Priscilla Rodriguez, the College Board’s vice president of college readiness assessments, issued this statement in response to questions. While she didn’t use the phrase “new normal,” she also talked about student choices around submitting scores.

“College Board and the SAT were founded to increase access to college and that remains our core mission. When nearly every college went test optional during the pandemic, millions of students still took the SAT. That trend has continued with the high school class of 2022. Most students want to take the SAT, find out how they did, and then decide if they want to submit their scores to colleges. When surveyed, 83 percent of students said they want the option to submit test scores to colleges. This finding remains consistent whether or not students have taken the SAT and across race/ethnicity and parents’ level of education.”

She added, “Some students may decide their application is stronger without test scores, while others will benefit from sending them, including the hundreds of thousands of rural, first-generation and underrepresented students whose SAT scores strengthen their college applications. Evidence shows that when colleges consider SAT scores in the context of where students live and go to school, the SAT helps increase diversity. As we emerge from the pandemic, the SAT will remain one of the most accessible and affordable ways for students to distinguish themselves. Preserving a student’s choice to submit scores is important.”

States and Universities Embracing Test Optional

Beyond individual colleges and universities that are going test optional, states are making the move.

Beyond Iowa, there is significant movement in the following states:

  • In Colorado, Governor Jared Polis, a Democrat, signed legislation in May to make all the state’s public colleges and universities test optional in admissions. The bill ended, permanently, a state requirement that all applicants submit ACT or SAT scores.
  • In Illinois, Governor J. B. Pritzker, a Democrat, signed legislation to require all public colleges and universities in the state to offer test-optional admissions.
  • In Montana, the board of the Montana University System voted to make SAT and ACT scores optional, permanently—except ACT scores will be required for honors scholarships.
  • In Washington State, all the public four-year colleges decided to move to test optional.

California may be the ultimate prize for the test-optional movement.

In May, the University of California system agreed to make all campuses test blind (meaning SAT and ACT scores will not be looked at in making admissions decisions).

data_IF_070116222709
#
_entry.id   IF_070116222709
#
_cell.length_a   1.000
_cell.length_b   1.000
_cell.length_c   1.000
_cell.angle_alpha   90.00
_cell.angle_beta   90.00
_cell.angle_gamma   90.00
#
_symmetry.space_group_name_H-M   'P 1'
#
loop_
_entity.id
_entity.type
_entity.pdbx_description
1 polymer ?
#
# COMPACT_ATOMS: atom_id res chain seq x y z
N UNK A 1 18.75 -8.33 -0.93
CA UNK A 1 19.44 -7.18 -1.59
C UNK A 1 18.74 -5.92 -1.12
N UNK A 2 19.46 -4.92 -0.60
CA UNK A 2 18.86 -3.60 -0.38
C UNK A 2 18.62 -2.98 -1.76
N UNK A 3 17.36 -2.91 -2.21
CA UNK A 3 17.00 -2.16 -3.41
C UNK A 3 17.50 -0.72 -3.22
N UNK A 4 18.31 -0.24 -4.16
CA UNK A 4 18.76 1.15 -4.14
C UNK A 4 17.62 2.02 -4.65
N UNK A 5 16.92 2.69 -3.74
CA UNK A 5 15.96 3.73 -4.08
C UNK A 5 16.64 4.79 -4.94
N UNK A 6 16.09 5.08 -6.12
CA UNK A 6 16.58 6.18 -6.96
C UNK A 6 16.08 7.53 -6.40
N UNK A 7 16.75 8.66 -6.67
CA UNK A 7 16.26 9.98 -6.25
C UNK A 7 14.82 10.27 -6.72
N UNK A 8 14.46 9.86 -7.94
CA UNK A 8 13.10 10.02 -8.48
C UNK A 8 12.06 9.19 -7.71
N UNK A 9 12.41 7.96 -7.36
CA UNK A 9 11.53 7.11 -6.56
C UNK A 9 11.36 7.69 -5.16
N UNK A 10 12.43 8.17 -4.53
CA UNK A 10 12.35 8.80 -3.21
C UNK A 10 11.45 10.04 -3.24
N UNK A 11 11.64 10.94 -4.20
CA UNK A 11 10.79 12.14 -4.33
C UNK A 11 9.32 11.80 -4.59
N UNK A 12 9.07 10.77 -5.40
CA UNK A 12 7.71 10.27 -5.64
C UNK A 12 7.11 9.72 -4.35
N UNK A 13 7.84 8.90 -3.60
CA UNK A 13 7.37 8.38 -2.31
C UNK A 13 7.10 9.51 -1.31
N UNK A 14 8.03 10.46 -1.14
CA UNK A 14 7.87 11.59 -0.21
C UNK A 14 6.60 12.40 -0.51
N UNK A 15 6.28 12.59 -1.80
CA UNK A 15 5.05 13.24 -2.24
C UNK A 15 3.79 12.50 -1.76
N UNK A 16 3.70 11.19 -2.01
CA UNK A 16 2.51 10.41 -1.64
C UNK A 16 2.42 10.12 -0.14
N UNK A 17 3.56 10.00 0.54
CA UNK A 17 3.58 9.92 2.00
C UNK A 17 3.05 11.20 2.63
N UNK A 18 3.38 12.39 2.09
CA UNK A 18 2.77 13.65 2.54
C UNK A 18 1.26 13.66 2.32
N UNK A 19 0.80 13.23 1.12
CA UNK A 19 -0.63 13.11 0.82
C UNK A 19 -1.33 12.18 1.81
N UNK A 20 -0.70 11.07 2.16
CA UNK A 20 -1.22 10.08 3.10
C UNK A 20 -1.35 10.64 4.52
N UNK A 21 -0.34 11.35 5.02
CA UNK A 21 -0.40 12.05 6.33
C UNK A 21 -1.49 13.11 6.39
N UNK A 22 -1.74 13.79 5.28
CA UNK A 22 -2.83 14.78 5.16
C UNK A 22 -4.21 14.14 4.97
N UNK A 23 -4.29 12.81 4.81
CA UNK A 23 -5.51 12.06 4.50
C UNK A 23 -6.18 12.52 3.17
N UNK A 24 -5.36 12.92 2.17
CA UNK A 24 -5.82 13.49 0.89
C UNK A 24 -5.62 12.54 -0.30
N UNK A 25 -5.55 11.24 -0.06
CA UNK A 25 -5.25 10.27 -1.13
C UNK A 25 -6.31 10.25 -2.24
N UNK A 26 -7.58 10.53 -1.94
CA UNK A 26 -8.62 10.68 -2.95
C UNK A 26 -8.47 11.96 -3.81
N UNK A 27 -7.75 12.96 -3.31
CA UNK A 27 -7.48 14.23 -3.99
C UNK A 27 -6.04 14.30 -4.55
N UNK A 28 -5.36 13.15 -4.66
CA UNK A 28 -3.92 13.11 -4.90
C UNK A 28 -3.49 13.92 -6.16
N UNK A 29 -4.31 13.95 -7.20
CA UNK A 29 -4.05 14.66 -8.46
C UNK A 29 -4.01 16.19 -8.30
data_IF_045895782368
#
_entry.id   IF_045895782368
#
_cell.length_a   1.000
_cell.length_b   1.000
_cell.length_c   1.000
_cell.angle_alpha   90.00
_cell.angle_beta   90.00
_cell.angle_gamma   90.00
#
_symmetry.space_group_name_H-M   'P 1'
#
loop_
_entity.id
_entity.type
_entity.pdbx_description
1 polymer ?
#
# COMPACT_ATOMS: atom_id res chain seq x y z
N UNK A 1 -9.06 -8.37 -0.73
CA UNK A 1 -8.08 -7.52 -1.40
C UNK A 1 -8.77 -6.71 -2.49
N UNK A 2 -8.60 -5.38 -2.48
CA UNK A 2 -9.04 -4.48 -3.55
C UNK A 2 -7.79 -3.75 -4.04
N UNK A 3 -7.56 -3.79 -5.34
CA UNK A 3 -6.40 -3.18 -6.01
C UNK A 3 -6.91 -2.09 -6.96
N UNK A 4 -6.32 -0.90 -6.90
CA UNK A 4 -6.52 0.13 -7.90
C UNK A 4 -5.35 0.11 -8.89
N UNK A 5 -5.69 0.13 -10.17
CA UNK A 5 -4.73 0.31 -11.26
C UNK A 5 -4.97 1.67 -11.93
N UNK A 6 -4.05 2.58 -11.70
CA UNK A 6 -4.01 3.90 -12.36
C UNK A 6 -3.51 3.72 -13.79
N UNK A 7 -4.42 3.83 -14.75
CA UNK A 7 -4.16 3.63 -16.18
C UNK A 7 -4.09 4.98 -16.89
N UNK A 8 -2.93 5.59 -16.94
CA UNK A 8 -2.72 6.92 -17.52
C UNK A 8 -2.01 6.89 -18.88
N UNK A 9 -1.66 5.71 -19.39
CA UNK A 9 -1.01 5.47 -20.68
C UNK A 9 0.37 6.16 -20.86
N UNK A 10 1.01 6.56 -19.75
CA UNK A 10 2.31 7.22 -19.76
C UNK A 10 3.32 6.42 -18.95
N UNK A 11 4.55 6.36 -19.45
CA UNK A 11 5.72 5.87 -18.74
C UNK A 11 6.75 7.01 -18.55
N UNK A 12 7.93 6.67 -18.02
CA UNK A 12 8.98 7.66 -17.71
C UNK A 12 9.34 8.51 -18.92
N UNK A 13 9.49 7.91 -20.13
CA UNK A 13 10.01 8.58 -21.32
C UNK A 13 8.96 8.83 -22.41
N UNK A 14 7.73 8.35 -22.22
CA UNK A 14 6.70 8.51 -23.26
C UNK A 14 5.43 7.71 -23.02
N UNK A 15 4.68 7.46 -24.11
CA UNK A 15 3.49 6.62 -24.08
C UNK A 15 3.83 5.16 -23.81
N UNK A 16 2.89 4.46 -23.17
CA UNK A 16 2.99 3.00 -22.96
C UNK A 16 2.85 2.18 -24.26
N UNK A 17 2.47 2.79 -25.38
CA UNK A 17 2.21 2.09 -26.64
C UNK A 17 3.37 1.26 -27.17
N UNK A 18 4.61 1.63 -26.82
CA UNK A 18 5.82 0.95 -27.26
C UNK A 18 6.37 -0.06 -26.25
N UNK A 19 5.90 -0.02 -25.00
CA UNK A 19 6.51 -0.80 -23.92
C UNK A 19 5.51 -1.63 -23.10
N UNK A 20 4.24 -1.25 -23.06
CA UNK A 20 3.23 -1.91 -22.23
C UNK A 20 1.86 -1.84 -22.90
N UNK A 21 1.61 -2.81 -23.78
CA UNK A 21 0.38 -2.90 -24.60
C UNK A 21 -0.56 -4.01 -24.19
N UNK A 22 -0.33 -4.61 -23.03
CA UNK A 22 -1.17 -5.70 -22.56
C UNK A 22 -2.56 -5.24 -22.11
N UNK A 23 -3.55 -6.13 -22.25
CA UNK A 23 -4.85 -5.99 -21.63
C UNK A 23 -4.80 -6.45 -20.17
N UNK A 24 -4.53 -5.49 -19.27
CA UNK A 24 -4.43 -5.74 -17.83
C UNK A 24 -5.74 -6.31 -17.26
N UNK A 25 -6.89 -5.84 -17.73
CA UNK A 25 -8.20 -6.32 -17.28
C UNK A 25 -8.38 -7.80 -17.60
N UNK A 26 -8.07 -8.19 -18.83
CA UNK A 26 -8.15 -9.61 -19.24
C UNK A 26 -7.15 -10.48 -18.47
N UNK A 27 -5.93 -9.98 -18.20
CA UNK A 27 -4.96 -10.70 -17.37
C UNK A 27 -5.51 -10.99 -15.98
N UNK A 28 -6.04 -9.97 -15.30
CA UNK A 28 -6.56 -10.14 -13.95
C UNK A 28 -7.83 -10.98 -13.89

And as for the California State University system (the largest four-year system in the country), Chancellor Joseph I. Castro supports the elimination of a testing requirement, and the board is expected to vote on a recommendation to do so in March.

Counting individual and private colleges, the National Center for Fair and Open Testing (FairTest) said that nearly 80 percent of four-year colleges will not require the SAT or ACT for admissions this year. (That includes colleges that have simply extended test optional for another year, as well as those that have made permanent decisions.)

Robert Schaeffer, executive director of FairTest, said, “From our perspective, ACT/SAT-optional policies continue to settle in as the new normal in undergraduate admissions … for higher education institutions.”

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Scott Jaschik

Scott Jaschik, Editor, is one of the three founders of Inside Higher Ed. With Doug Lederman, he leads the editorial operations of Inside Higher Ed, overseeing news content, opinion pieces, career advice, blogs and other features. Scott is a leading voice on higher education issues, quoted regularly in publications nationwide, and publishing articles on colleges in publications such as The New York Times, The Boston Globe, The Washington Post, Salon, and elsewhere. He has been a judge or screener for the National Magazine Awards, the Online Journalism Awards, the Folio Editorial Excellence Awards, and the Education Writers Association Awards. Scott served as a mentor in the community college fellowship program of the Hechinger Institute on Education and the Media, of Teachers College, Columbia University. He is a member of the board of the Education Writers Association. From 1999-2003, Scott was editor of The Chronicle of Higher Education. Scott grew up in Rochester, N.Y., and graduated from Cornell University in 1985. He lives in Washington.